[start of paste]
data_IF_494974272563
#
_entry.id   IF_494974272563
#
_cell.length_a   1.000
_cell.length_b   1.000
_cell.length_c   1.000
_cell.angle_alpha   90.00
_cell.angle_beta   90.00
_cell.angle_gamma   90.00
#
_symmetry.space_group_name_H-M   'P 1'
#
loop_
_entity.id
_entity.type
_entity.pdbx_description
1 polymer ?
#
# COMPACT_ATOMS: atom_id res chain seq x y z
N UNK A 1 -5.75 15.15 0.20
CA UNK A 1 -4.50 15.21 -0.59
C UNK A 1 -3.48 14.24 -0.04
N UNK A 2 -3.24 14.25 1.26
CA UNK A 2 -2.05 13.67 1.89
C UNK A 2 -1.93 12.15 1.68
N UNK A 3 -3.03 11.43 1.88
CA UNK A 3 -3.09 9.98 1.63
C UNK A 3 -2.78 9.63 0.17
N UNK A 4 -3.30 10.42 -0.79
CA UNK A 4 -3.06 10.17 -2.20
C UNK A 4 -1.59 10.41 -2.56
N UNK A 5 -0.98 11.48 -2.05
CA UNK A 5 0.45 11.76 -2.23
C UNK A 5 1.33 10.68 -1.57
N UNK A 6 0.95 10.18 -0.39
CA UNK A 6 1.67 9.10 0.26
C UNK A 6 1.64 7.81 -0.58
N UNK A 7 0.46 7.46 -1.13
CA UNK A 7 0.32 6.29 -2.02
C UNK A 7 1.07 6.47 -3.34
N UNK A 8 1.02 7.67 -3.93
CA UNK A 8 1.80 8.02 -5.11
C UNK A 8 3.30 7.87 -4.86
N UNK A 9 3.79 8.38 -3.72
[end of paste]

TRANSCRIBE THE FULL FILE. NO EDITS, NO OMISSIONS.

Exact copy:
data_IF_494974272563
#
_entry.id   IF_494974272563
#
_cell.length_a   1.000
_cell.length_b   1.000
_cell.length_c   1.000
_cell.angle_alpha   90.00
_cell.angle_beta   90.00
_cell.angle_gamma   90.00
#
_symmetry.space_group_name_H-M   'P 1'
#
loop_
_entity.id
_entity.type
_entity.pdbx_description
1 polymer ?
#
# COMPACT_ATOMS: atom_id res chain seq x y z
N UNK A 1 -5.75 15.15 0.20
CA UNK A 1 -4.50 15.21 -0.59
C UNK A 1 -3.48 14.24 -0.04
N UNK A 2 -3.24 14.25 1.26
CA UNK A 2 -2.05 13.67 1.89
C UNK A 2 -1.93 12.15 1.68
N UNK A 3 -3.03 11.43 1.88
CA UNK A 3 -3.09 9.98 1.63
C UNK A 3 -2.78 9.63 0.17
N UNK A 4 -3.30 10.42 -0.79
CA UNK A 4 -3.06 10.17 -2.20
C UNK A 4 -1.59 10.41 -2.56
N UNK A 5 -0.98 11.48 -2.05
CA UNK A 5 0.45 11.76 -2.23
C UNK A 5 1.33 10.68 -1.57
N UNK A 6 0.95 10.18 -0.39
CA UNK A 6 1.67 9.10 0.26
C UNK A 6 1.64 7.81 -0.58
N UNK A 7 0.46 7.46 -1.13
CA UNK A 7 0.32 6.29 -2.02
C UNK A 7 1.07 6.47 -3.34
N UNK A 8 1.02 7.67 -3.93
CA UNK A 8 1.80 8.02 -5.11
C UNK A 8 3.30 7.87 -4.86
N UNK A 9 3.79 8.38 -3.72